'The best remedy ever offered to the public': representation and resistance in the American medicine show

Price, Jason (2011) 'The best remedy ever offered to the public': representation and resistance in the American medicine show. Popular Entertainment Studies, 2 (2). pp. 21-34. ISSN 1837-9303

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Like modern commercial television, nineteenth century medicine showmen provided rural American audiences with 'free' professional entertainment in order to sell special remedies and medical treatments. With fierce competition in the medicine show business during this period, proprietors were frequently on the lookout for ways to draw in an audience and to substantiate their medicinal claims. One solution was to develop complex narratives around their goods, which were authenticated by adopting particular identities, like Indians, Quakers or Oriental Fakirs. Quite often these identities were constructed according to binary views, and drew on recognised stereotypes of these Others held by the public. In this paper, the author undertakes an analysis of John Healy and Charles Bigelow's application of Native American images for their Kickapoo Indian medicine shows in the late nineteenth century. The author argues that in applying binary representations simultaneously, the Kickapoo medicine shows may not have simply validated widespread narrow perceptions of Native American cultures, but may have instead created a space where new knowledge about them could be articulated. Drawing on theories of representation and culture, the paper shows that radical potential may have existed in these apparently oppressive performances, which may have offered some level of agency and political autonomy to those being represented.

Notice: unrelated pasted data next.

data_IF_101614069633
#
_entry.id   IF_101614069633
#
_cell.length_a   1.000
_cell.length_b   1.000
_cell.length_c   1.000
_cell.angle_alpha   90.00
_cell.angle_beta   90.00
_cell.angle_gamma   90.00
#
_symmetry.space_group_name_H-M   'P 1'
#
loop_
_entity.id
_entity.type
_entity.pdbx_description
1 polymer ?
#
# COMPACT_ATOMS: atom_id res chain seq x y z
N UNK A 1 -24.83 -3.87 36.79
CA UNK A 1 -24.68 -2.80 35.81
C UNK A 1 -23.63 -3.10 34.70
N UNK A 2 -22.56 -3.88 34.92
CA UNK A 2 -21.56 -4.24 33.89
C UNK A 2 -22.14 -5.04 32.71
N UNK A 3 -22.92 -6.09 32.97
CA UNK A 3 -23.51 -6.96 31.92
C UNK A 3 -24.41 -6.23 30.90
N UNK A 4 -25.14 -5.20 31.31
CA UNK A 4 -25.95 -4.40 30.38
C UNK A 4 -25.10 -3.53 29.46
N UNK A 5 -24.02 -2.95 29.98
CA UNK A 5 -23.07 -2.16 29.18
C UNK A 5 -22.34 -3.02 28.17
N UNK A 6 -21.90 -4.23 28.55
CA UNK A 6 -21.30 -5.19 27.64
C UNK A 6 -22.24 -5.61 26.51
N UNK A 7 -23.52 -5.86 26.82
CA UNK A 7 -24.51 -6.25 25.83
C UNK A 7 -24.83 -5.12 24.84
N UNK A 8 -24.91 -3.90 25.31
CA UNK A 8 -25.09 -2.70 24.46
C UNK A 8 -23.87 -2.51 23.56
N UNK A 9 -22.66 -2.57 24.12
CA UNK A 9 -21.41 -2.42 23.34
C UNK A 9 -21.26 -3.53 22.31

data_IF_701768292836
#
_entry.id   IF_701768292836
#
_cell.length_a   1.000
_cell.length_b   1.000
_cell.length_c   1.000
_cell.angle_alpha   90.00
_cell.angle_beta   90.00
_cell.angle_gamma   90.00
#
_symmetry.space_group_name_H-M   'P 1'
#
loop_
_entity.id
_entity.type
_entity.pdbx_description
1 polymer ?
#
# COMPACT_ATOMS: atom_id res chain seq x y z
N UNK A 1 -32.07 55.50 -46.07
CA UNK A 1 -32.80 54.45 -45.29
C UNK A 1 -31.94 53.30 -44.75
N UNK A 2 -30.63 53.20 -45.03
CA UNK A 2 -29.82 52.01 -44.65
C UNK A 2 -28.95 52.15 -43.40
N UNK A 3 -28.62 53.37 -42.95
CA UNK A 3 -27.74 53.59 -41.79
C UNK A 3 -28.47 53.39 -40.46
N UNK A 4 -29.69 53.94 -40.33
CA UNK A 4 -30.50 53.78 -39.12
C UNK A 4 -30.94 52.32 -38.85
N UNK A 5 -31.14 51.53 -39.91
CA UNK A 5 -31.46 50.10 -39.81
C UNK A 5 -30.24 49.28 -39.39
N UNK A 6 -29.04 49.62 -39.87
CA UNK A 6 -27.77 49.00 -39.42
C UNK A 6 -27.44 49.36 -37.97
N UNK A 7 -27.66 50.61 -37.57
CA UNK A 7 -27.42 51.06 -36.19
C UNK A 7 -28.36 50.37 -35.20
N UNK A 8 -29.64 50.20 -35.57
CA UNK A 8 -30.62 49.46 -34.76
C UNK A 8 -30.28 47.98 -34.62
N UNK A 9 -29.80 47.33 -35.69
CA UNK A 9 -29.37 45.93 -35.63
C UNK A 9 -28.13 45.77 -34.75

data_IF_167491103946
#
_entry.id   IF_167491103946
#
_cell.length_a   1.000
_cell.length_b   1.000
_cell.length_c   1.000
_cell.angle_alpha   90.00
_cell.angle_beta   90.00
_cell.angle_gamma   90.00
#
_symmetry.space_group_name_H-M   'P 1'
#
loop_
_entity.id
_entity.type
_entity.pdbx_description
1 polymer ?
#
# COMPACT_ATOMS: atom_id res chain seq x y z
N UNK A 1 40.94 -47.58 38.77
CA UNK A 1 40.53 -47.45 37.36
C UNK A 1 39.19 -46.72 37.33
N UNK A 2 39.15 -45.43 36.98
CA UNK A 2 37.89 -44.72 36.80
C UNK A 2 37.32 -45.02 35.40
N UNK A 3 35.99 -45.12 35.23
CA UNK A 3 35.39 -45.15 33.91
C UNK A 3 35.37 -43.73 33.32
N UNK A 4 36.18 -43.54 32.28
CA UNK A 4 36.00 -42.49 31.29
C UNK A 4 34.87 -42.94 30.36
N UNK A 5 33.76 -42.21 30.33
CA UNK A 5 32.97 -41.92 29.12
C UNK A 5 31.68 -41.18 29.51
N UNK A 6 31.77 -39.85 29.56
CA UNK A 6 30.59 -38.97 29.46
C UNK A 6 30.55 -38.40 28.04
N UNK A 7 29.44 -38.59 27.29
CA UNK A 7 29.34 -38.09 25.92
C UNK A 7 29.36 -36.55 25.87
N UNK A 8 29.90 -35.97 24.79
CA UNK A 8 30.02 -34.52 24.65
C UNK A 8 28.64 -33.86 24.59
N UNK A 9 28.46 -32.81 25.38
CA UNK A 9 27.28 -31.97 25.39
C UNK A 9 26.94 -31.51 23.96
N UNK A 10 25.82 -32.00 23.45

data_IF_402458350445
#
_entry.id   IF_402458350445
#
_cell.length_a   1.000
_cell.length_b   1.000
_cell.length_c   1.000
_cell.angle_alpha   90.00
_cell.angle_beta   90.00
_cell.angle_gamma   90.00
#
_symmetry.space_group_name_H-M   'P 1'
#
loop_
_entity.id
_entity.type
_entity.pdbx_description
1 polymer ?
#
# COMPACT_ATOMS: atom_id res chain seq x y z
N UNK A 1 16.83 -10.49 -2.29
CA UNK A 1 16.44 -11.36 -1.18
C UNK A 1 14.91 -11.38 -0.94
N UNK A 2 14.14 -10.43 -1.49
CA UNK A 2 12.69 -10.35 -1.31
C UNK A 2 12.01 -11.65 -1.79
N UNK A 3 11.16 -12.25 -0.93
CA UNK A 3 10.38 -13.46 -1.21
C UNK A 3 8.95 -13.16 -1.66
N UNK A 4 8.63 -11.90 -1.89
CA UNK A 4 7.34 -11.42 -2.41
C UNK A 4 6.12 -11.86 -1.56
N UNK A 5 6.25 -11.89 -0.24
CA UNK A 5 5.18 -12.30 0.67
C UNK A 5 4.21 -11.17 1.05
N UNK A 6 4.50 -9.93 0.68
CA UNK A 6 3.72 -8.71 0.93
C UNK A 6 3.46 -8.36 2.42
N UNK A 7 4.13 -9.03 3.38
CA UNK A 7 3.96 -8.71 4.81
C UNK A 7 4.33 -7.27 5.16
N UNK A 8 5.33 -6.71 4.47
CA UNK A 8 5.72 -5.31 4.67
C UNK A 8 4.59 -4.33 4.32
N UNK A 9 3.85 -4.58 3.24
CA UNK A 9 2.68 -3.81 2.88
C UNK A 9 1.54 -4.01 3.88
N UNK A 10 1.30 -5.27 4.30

Item Type: Article
Additional Information: https://novaojs.newcastle.edu.au/ojs/index.php/pes/article/view/61
Schools and Departments: School of English > English
Depositing User: Jason Price
Date Deposited: 06 Feb 2012 21:26
Last Modified: 02 Jul 2019 23:44
URI: http://sro.sussex.ac.uk/id/eprint/31243

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